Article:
2. $\frac{|x|^7}{5040}<0.00005$ so $|x|^7<0.00005\times 5045=0.252$. Hence, $|x|<(0.252)^{\frac{1}{7}}\approx 0.821$.

Example.

1. Approximate $f(x)=\root 3\of{x}$ by a Taylor polynomial of order (degree) 2 at $a=8$.
2. How accurate is this approximation when $7\leq x\leq 9$?

Solution.

1. First we find the following derivatives. \begin{align*}f'(x)&=\frac{1}{3}x^{-\frac{2}{3}}\\f^{\prime\prime}(x)&=-\frac{2}{9}x^{-\frac{5}{3}}\\f^{\prime\prime\prime}(x)&=\frac{10}{27}x^{-\frac{8}{3}}\end{align*} Now $$\root 3\of{x}\approx T_2(x)=2+\frac{1}{12}(x-8)-\frac{1}{288}(x-8)^2$$
2. Note that the Taylor polynomial is not alternating when $x<8$. So we use \eqref{eq:remainder2} instead for the remainder estimation.\begin{align*}R_2(x)&=\frac{f^{\prime\prime\prime}(\xi)}{3!}(x-8)^3\\&=\frac{10}{27}\xi^{-\frac{8}{3}}\frac{(x-8)^3}{3!}\\&=\frac{5}{81}\frac{(x-8)^3}{\xi^{\frac{8}{3}}}\end{align*} If $7\leq x\leq 9$,  $-1\leq x-8\leq 1$. Since $\xi>7$, $\xi^{\frac{8}{3}}>7^{\frac{8}{3}}>179$. Hence, $$|R_2(x)|\leq\frac{5}{81}\frac{|x-8|^3}{\xi^{\frac{8}{3}}}<\frac{5}{81}\cdot\frac{1}{179}\approx 0.00034485<0.0004$$

A Physical Application

In Einstein’s theory of special relativity, the mass of an object moving with velocity $v$ is $$\label{eq:relmass}m=\frac{m_0}{\sqrt{1-\frac{v^2}{c^2}}}$$ where $m_0$ is the mass of the object at rest and $c$ is the speed of light in vacuum spacetime. $m$ in \eqref{eq:relmass} is called the relativistic mass. The kinetic energy is the difference between its total energy and its energy at rest $$\label{eq:kenergy}K=mc^2-m_0c^2$$

1. Show that when $v\ll c$ (this means $v$ is very small compared with $c$), $K=\frac{1}{2}m_0v^2$.
2. Use Taylor’s formula to estimate the difference in these expressions for $K$ when $|v|\leq 100$ m/s.

Solution.

1. First note that \begin{align*}(1+x)^{-\frac{1}{2}}&=1-\frac{1}{2}x+\frac{\left(-\frac{1}{2}\right)\left(-\frac{3}{2}\right)}{2!}x^2+\frac{\left(-\frac{1}{2}\right)\left(-\frac{3}{2}\right)\left(-\frac{5}{2}\right)}{3!}x^3+\cdots\\&=1-\frac{1}{2}x+\frac{3}{8}x^2-\frac{5}{16}x^3+\cdots\end{align*} Thus, \begin{align*}K&=\frac{m_0c^2}{\sqrt{1-\frac{v^2}{c^2}}}-m_0c^2\\&=m_0c^2\left[\left(1-\frac{v^2}{c^2}\right)^{-\frac{1}{2}}-1\right]\\&=m_0c^2\left[\left(1+\frac{1}{2}\frac{v^2}{c^2}+\frac{3}{8}\frac{v^4}{c^4}+\frac{5}{16}\frac{v^6}{c^6}+\cdots\right)-1\right]\\&=m_0c^2\left(\frac{1}{2}\frac{v^2}{c^2}+\frac{3}{8}\frac{v^4}{c^4}+\frac{5}{16}\frac{v^6}{c^6}+\cdots\right)\end{align*} Hence, if $v\ll c$ then $K\approx\frac{1}{2}m_0v^2$.
2. $R_1(x)=\frac{f^{\prime\prime}(\xi)}{2!}x^2$ where $f(x)=m_0c^2[(1+x)^{-\frac{1}{2}}-1]$ with $x=-\frac{v^2}{c^2}$. $f^{\prime\prime}(x)=\frac{3}{4}m_0c^2(1+x)^{-\frac{5}{2}}$ so $R_1(x)=\frac{3m_0c^2}{8(1+\xi)^{\frac{5}{2}}}\cdot\frac{v^4}{c^4}$ where $-\frac{v^2}{c^2}<\xi<0$. With $c=3\times 10^8$ m/s and $|v|\leq 100$ m/s. we obtain \begin{align*}R_1(x)&\leq\frac{3m_0(9\times 10^{16})}{8\left(1-\frac{100^2}{c^2}\right)^{\frac{5}{2}}}\left(\frac{100}{c}\right)^4\\&<(4.17\times 10^{-10})m_0\end{align*}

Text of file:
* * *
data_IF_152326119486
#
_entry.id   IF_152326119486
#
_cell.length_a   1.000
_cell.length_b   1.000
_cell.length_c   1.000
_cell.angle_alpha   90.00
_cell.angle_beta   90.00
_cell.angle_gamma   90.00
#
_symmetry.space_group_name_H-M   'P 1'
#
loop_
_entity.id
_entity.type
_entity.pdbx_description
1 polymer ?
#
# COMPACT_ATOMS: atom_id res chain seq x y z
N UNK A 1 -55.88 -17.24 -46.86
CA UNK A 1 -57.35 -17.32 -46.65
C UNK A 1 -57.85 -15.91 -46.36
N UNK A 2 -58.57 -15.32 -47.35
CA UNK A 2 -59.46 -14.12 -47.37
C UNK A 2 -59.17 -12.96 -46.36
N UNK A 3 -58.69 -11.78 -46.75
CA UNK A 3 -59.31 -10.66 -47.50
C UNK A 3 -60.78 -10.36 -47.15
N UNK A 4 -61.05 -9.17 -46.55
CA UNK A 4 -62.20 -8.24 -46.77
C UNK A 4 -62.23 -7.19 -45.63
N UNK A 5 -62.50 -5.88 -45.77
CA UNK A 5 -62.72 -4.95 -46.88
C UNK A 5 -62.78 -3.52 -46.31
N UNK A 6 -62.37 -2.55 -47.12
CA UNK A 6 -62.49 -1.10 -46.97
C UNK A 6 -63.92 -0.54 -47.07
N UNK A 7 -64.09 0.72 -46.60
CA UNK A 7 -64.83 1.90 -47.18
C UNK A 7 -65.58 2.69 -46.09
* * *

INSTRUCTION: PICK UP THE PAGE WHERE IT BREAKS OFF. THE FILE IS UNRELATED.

# Derivatives of Logarithmic and Exponential Functions

In this note, we study derivatives of logarithmic and exponential functions.

Derivatives of Logarithmic Functions

First recall that $$\label{eq:euler}\lim_{t\to 0}(1+t)^{\frac{1}{t}}=e$$\begin{align*}\frac{d}{dx}\ln x&=\lim_{h\to 0}\frac{\ln(x+h)-\ln x}{h}\\&=\lim_{h\to 0}\frac{1}{h}\ln\left(\frac{x+h}{x}\right)\\&=\frac{1}{x}\lim_{h\to 0}\ln\left(1+\frac{h}{x}\right)^{\frac{x}{h}}\\&=\frac{1}{x}\lim_{t\to 0}\ln(1+t)^{\frac{1}{t}}\\&=\frac{1}{x}\end{align*} with $t=\frac{h}{x}$.$$\label{eq:dln}\frac{d}{dx}\ln x=\frac{1}{x}$$ Using the change of base formula $\log_ax=\frac{\ln x}{\ln a}$, we obtain $$\label{eq:dlog}\frac{d}{dx}\log_ax=\frac{1}{x\ln a}$$

Derivatives of Exponential Functions

We can find the derivative of the natural exponential function $y=e^x$ using the relationship $x=\ln y$ and implicit differentiation. Differentiating $x=\ln y$ with respect to $x$ we obtain $1=\frac{1}{y}\frac{dy}{dx}$ i.e. $\frac{dy}{dx}=y=e^x$. Hence $$\label{eq:dnatexp}\frac{d}{dx}e^x=e^x$$ Note that $a^x=e^{x\ln a}$. So by the chain rule we find $$\frac{d}{dx}a^x=\frac{d}{dx}e^{x\ln a}=e^{x\ln a}\ln a=a^x\ln a$$ Hence$$\label{label:dexp}\frac{d}{dx}a^x=a^x\ln a$$

The Power Rule (General Form)

Let us consider $x^n$ for any $x>0$ and any real number $n$. As we have seen above $x^n=e^{n\ln x}$ so by the chain rule $$\frac{d}{dx}x^n=\frac{d}{dx}e^{n\ln x}=e^{n\ln x}\frac{n}{x}=nx^{n-1}$$ This completes the proof of the general power rule.

Logarithmic Differentiation

The derivatives of functions involving products, quotients, and powers may be found more easily (quickly) by taking the natural logarithm of such functions before differentiating. This allows us to break a complicated function into simpler pieces using properties of the natural logarithm. This whole process, which is called logarithmic differentiation, makes differentiation much easier and quicker.

Example. Use logarithmic differentiation to find the derivative of $y=\frac{x\sqrt{x^2+1}}{(x+1)^{\frac{2}{3}}}$.

Solution. \begin{align*}\ln y&=\ln \frac{x\sqrt{x^2+1}}{(x+1)^{\frac{2}{3}}}\\&=\ln x+\frac{1}{2}\ln(x^2+1)-\frac{2}{3}\ln(x+1)\end{align*} Differentiating with respect to $x$, $$\frac{1}{y}\frac{dy}{dx}=\frac{1}{x}+\frac{x}{x^2+1}-\frac{2}{3(x+1)}$$ Therefore, $$\frac{dy}{dx}=\left[\frac{1}{x}+\frac{x}{x^2+1}-\frac{2}{3(x+1)}\right]\frac{x\sqrt{x^2+1}}{(x+1)^{\frac{2}{3}}}$$